How 7 Famous Movie Special Effects Sequences Were Created

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The movie industry has always pushed the limits of technology to create those incredible visual effects we see on the big screen. Specially designed cameras, state-of-the-art computers, and meticulous animatronics are just a few of the tools at the disposal of directors looking to bring their vision to life. But over the years, some of the most iconic effects have been completed using much more modest means, including a little paint, some simple prosthetics, and … a sock? Check out how some of Hollywood's most memorable special effects shots were created.


The original Star Wars trilogy utilized nearly every trick in the special effects book to realize George Lucas's vision of a galaxy far, far away. There were detailed models for intergalactic dog fights, stop-motion work for the famous Battle of Hoth, and groundbreaking creature designs for Jabba the Hutt and the other aliens that populated the world. But one of the most difficult sequences to crack was the speeder bike chase from Return of the Jedi.

You would think it was simple: get Carrie Fisher, Mark Hamill, and some Stormtroopers on prop bikes, put them in front of some fake trees, and get filming. Well, the problem is the speed Lucas wanted was nearly impossible to convey with matte paintings or models—audiences needed to see trees whiz by in order to feel how fast these bikes were moving.

To achieve this, the team at ILM walked through a disguised path in the woods of Cheatham Grove, California with a Steadicam shooting one frame per second. Projecting that footage back at 24 frames-per-second makes it come out—you guessed it—24 times faster. Special effects guru Dennis Muren, who worked on the shoot, estimated the cameraman was walking 5 mph, so when you replay that 24 times faster, you're over 100 mph. When that sped-up footage was projected behind Hamill and Fisher on their prop bikes—along with some clever editing, first-person shots, and even a few models—it made for one of the most memorable sequences of the entire trilogy.


While a tornado might not sound too daunting for today's special effects teams, in the 1930s the crew of The Wizard of Oz needed to get creative to bring the movie's twister to life. Special effects director Arnold Gillespie first tried to film a rubber cone to simulate the tornado, but it was too rigid to be believable. He then took inspiration from the wind socks found at airports and used a cloth muslin sock for the effect. The steel gantry that held the cloth from above the set cost more than the budget for the entire scene, but because of the sock's pliability, it made for a perfect cyclone. To top off the effect, compressed air hoses shot sand and dirt at, and through, the sock, giving the illusion of giant clumps of earth being kicked up in the storm's path.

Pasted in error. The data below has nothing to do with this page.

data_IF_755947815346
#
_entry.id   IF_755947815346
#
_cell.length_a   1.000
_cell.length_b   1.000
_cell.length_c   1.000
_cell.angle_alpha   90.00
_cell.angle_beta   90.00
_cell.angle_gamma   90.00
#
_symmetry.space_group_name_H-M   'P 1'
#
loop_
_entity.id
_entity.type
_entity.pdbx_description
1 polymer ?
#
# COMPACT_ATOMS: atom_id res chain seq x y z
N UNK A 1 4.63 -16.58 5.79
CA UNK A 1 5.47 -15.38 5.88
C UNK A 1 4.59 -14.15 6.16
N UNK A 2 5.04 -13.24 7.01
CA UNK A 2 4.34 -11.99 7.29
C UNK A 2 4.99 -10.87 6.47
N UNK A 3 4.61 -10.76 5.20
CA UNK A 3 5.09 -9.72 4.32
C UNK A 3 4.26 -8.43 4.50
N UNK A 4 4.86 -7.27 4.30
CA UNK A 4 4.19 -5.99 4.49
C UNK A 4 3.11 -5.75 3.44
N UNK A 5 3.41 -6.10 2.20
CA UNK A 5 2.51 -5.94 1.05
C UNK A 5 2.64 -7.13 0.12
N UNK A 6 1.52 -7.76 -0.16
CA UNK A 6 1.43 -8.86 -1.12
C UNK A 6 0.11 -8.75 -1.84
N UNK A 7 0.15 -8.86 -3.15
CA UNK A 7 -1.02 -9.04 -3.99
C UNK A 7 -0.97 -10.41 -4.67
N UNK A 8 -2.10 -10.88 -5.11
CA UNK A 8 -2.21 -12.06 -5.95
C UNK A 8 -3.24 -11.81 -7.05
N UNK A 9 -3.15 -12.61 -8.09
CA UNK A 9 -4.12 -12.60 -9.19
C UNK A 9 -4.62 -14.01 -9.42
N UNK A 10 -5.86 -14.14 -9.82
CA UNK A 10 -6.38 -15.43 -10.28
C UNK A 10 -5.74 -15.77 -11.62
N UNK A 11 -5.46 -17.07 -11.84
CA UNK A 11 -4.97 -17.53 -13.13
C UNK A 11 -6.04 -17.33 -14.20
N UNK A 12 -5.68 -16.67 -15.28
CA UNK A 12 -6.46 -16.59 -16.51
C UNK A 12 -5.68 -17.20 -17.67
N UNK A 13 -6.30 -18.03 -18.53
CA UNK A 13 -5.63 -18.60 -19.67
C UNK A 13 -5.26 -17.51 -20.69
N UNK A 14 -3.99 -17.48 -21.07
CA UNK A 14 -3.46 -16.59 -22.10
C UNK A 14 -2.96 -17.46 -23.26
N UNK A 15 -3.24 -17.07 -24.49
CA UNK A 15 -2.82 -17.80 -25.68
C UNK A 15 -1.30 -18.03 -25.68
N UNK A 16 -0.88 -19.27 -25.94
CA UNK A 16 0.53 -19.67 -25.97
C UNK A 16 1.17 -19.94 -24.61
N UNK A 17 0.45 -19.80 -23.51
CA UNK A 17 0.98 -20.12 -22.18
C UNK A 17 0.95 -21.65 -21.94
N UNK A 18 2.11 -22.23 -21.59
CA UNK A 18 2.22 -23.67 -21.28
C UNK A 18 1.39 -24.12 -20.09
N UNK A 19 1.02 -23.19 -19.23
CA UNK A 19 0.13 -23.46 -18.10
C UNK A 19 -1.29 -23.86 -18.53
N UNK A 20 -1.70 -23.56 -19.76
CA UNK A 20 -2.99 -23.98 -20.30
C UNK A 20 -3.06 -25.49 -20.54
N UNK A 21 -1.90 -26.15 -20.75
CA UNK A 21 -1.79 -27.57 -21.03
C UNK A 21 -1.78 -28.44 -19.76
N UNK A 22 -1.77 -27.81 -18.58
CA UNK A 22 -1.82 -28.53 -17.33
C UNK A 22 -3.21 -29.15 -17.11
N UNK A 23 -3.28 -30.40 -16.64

There are a lot of prosthetic heads that have been blown up, mangled, and crushed throughout the grand history of the movie business, but few have been disposed of in more gruesome fashion than the melting face of Nazi Arnold Toht in Raiders of the Lost Ark. For the movie's climax, Steven Spielberg needed Toht's whole head to melt on-screen in a full gory display, and to do this, a gelatin mold of actor Ronald Lacey's head had to be made.

The head was created in different colored layers to get flesh, muscle, bone, and blood in there; then the whole contraption was melted using controlled heat. To get the effect just right, the head was melted gradually, but it was shot at less than a frame per second, so it unfolds quickly on screen when it is projected back at standard speed. Think of it as face-melting time-lapse


Even if you've only seen the GIF, chances are you're familiar with Louis Del Grande's exploding head from David Cronenberg's Scanners. For this scene, Cronenberg wanted a prosthetic head to explode without the use of pyrotechnics, since a pyrotechnic explosion would cause a spark or a flash on camera, which wouldn't make sense since the head was supposed to explode due to telekinesis in the film.  

For the actual head, the crew experimented with plaster and wax models before finally realizing that a gelatin mold of Del Grande's head, lined with a plaster "skull," would achieve the desired effect of a real head and skin. The mold was then filled with fake blood, wax bits, and "leftover burgers" to get that gray matter just right.